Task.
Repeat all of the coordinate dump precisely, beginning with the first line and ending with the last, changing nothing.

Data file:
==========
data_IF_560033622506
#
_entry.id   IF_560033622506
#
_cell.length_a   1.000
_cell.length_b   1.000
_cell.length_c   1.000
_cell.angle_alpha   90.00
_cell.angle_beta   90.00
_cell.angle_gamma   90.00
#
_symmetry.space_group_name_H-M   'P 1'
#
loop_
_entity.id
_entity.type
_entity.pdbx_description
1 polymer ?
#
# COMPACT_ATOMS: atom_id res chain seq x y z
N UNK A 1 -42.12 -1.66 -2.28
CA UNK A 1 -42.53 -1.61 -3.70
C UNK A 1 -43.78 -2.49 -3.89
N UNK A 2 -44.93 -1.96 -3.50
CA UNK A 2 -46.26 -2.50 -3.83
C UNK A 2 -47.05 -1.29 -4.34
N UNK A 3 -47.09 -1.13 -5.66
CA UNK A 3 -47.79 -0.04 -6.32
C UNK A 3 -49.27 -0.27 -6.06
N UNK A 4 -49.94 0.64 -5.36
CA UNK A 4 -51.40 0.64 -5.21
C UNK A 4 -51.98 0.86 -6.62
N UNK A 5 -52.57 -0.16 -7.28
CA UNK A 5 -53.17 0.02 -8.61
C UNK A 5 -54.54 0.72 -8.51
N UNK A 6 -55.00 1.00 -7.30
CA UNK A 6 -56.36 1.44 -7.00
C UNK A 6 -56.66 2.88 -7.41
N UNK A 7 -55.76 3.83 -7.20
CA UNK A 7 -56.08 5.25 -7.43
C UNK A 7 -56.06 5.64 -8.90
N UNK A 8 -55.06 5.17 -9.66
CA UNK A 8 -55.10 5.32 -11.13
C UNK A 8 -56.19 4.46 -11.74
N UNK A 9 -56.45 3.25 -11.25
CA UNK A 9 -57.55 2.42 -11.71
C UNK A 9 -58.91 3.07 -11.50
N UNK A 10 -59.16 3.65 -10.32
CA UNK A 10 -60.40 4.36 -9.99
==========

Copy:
data_IF_560033622506
#
_entry.id   IF_560033622506
#
_cell.length_a   1.000
_cell.length_b   1.000
_cell.length_c   1.000
_cell.angle_alpha   90.00
_cell.angle_beta   90.00
_cell.angle_gamma   90.00
#
_symmetry.space_group_name_H-M   'P 1'
#
loop_
_entity.id
_entity.type
_entity.pdbx_description
1 polymer ?
#
# COMPACT_ATOMS: atom_id res chain seq x y z
N UNK A 1 -42.12 -1.66 -2.28
CA UNK A 1 -42.53 -1.61 -3.70
C UNK A 1 -43.78 -2.49 -3.89
N UNK A 2 -44.93 -1.96 -3.50
CA UNK A 2 -46.26 -2.50 -3.83
C UNK A 2 -47.05 -1.29 -4.34
N UNK A 3 -47.09 -1.13 -5.66
CA UNK A 3 -47.79 -0.04 -6.32
C UNK A 3 -49.27 -0.27 -6.06
N UNK A 4 -49.94 0.64 -5.36
CA UNK A 4 -51.40 0.64 -5.21
C UNK A 4 -51.98 0.86 -6.62
N UNK A 5 -52.57 -0.16 -7.28
CA UNK A 5 -53.17 0.02 -8.61
C UNK A 5 -54.54 0.72 -8.51
N UNK A 6 -55.00 1.00 -7.30
CA UNK A 6 -56.36 1.44 -7.00
C UNK A 6 -56.66 2.88 -7.41
N UNK A 7 -55.76 3.83 -7.20
CA UNK A 7 -56.08 5.25 -7.43
C UNK A 7 -56.06 5.64 -8.90
N UNK A 8 -55.06 5.17 -9.66
CA UNK A 8 -55.10 5.32 -11.13
C UNK A 8 -56.19 4.46 -11.74
N UNK A 9 -56.45 3.25 -11.25
CA UNK A 9 -57.55 2.42 -11.71
C UNK A 9 -58.91 3.07 -11.50
N UNK A 10 -59.16 3.65 -10.32
CA UNK A 10 -60.40 4.36 -9.99